The fermentation time had a large effect on both the number of bacteria and the cellulose yield, but only minor effects on the mechanical properties, indicating that the fermentation technique is a robust method for the production of cellulose with predictable properties. A study by McKenna et al. showed that an increase in the fermentation time could led to a decrease in mechanical strength, Young’s modulus first increasing and then decreasing after 96 h. Treatment with NaOH had minimal effects on the mechanical properties. The failure zone in uniaxial tension was shown to be associated with large-scale fibre alignment, this being a major determinant of mechanical properties. As was expected, the elastic modulus and failure stress under uniaxial tension were one order of magnitude lower than the values obtained under biaxial tension, since a fibre alignment mechanism is not available under biaxial tension. BC behaves like a viscoelastic material, brittle failure being reached at approximately 20% strain and 1.5 MPa stress under uniaxial tension (McKenna et al., 2009). Compression pressure has been found to be an important parameter controlling the final mechanical properties of BC films: Slightly enhanced tensile strength and deformation at break were obtained by increasing the molding compression pressure, while the modulus also decreased nearly linearly with increasing film porosity. This behavior was related to higher densification under the increased mold compression pressure which reduced the interfibrillar space, thus increasing the probability of interfibrillar bonding (Retegi et al., 2010).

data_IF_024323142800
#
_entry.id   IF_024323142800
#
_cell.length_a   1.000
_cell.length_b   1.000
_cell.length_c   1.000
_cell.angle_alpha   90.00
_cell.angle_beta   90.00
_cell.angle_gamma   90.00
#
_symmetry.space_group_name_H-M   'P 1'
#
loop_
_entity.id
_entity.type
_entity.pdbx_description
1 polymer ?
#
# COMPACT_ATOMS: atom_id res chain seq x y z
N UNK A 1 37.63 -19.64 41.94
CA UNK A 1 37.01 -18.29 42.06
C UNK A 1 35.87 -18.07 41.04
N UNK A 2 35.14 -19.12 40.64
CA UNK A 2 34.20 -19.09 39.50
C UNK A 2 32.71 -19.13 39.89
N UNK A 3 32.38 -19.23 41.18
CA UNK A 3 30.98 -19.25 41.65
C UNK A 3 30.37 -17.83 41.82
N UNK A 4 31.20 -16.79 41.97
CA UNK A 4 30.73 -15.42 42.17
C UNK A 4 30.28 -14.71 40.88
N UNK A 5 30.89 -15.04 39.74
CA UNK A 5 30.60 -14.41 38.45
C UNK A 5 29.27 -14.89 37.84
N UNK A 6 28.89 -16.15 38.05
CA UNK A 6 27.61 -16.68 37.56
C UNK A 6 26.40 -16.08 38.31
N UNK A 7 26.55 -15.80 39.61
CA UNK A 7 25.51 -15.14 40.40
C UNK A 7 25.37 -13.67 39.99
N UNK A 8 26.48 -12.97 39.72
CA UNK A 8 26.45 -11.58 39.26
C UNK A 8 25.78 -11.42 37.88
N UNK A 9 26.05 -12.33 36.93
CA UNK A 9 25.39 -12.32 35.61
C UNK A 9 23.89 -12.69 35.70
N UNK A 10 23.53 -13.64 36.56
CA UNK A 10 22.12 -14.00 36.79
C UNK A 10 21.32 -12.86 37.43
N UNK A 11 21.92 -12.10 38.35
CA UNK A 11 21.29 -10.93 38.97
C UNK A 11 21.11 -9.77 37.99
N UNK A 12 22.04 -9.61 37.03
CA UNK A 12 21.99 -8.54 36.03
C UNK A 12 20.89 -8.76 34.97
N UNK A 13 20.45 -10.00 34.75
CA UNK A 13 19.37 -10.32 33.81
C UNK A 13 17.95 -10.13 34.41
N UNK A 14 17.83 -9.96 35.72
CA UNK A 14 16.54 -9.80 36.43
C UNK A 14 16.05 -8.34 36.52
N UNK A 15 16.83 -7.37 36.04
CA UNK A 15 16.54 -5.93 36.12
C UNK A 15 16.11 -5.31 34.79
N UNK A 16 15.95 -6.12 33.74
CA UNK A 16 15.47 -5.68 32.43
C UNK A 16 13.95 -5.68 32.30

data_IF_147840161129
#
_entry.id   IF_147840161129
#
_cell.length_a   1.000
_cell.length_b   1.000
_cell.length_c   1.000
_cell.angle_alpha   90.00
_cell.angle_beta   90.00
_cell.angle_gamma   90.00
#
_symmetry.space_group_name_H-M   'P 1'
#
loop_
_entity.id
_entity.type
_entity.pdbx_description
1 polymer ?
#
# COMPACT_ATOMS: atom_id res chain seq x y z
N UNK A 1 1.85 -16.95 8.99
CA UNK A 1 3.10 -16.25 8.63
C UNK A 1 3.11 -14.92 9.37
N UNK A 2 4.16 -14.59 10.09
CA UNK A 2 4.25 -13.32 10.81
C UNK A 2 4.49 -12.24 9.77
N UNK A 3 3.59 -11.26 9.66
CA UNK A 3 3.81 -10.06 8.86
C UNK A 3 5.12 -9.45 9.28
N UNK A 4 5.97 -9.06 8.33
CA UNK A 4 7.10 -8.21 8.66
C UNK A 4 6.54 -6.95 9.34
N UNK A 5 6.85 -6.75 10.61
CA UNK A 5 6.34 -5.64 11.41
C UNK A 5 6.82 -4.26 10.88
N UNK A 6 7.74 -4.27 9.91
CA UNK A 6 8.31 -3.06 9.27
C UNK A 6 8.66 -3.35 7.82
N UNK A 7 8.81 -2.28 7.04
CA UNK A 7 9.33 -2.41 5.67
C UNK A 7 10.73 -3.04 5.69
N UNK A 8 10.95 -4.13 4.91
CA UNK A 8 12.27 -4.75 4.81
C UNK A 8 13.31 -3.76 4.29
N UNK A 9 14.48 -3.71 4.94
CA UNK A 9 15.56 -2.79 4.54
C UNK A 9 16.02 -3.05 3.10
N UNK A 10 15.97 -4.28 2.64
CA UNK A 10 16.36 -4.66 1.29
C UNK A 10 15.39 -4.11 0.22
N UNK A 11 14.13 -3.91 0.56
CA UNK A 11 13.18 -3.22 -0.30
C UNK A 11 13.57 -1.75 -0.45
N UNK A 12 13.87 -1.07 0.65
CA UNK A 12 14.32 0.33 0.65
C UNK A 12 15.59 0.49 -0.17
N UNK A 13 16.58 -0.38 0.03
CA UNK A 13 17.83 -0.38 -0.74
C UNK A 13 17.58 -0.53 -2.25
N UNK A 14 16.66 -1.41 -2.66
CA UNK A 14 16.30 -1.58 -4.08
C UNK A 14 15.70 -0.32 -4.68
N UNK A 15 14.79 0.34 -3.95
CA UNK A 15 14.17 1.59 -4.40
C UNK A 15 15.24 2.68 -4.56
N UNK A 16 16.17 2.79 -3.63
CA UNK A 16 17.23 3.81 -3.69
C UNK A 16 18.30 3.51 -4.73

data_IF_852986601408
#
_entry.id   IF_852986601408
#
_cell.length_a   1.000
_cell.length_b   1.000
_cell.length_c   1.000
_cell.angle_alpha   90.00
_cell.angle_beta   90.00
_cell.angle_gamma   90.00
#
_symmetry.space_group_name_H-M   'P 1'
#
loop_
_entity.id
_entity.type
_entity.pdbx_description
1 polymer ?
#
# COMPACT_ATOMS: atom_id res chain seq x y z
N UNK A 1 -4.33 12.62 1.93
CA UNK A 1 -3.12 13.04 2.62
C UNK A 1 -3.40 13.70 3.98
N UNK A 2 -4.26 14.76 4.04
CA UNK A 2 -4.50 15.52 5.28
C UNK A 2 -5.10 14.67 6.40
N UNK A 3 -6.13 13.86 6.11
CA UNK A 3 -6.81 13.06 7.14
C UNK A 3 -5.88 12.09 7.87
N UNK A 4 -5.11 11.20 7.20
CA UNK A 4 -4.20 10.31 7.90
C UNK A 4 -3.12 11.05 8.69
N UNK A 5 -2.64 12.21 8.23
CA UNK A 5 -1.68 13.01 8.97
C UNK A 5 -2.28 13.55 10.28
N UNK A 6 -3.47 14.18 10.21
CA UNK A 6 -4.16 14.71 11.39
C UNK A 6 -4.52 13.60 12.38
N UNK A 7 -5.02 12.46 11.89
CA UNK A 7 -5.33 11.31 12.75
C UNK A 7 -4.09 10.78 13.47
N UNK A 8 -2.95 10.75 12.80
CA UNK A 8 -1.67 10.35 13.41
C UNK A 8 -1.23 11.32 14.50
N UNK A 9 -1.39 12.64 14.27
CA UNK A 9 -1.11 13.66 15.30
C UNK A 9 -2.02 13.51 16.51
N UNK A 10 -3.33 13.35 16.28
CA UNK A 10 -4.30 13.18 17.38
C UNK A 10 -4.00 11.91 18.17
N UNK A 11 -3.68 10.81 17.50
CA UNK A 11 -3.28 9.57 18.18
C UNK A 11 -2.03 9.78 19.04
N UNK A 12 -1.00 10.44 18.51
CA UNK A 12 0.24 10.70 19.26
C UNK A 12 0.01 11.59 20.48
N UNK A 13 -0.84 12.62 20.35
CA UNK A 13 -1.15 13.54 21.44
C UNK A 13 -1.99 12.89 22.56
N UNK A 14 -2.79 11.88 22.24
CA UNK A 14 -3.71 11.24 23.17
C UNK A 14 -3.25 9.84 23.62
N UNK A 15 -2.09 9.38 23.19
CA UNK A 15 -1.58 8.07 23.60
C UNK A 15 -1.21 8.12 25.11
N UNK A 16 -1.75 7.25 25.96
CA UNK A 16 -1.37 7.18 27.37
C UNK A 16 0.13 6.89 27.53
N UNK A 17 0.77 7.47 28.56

2.4. Rheology properties

Rheological analysis was developed to evaluate the fibril width and length of disintegrated BC. During the early stage of the disintegration process, the BC particles formed loose fibrous aggregates, followed by cutting of the disintegrated fibrils that produced short fibrils. On the other hand, the fibril width decreased steadily throughout the disintegration process. The relationships between fibril structure and suspension properties were analyzed. The thinner and longer the disintegrated bacterial cellulose fibrils were, the higher the viscosity and water-holding capacity became (Ougiya et al., 1998).

To characterize the mixing of BC culture broth, which can affect the productivity of BC, non-Newtonian behavior during mixing of a 1% BC suspension was studied using an image processor capable of detecting color changes for a pH indicator and was compared with that of a 2% carboxy methyl cellulose (CMC) solution. The CMC solution was mixed homogeneously within the measured range of agitation speeds, while the BC suspension was not homogeneously mixed at agitation speeds lower than 15 rps because mixing was delayed in some areas of the vessel. A possible reason for the inhomogeneity of the BC suspension at low agitation speeds is the non-Newtonian behavior which increases viscosity at low shear rates (Kouda et al., 1996).

For the three kinds of cellulose solutions, the values of 0 - s (0: zero-shear viscosity of the solution, s: solvent viscosity) were in proportion to the weight fraction of polymer, w, in the dilute solution regime. The plateau modulus, GN, was proportional to w 2 for Cotton linter solutions, signifying that an entangled network structure was formed in the cotton linter solution, as is often observed for solutions of flexible synthetic polymers. On the other hand, the concentrated solution of BC typically displayed small-angle X-ray scattering (SAXS) profiles typical of two-phase systems (Tamai et al., 2003).

3. Bio-fabrication of Bacterial Cellulose

Biodegradable composites made entirely from renewable resources are urgently sought after to improve material recyclability. Many biobased polymers and natural fibers usually display poor interfacial adhesion in composite materials. To modify the surface of natural fibers, BC was utilized as substrates for bacteria during fermentation of BC (Pommet et al., 2008).

The fabrication of a BC network sheet was attempted by heat-pressing in metal molds with a micro pattern to open a pathway to potentially versatile materials. A structural hydrophobic similar to the "Lotus effect" on this sheet was thus examined by introducing a micro-lattice pattern onto its surface. Indeed, the surface of the sheet was found to be more hydrophobic when the structural hydrophobic effect and the synergistic effects of heating and micro-patterning were combined (Tomita et al., 2009).

3.1. Self-assembled and oriented Bacterial Cellulose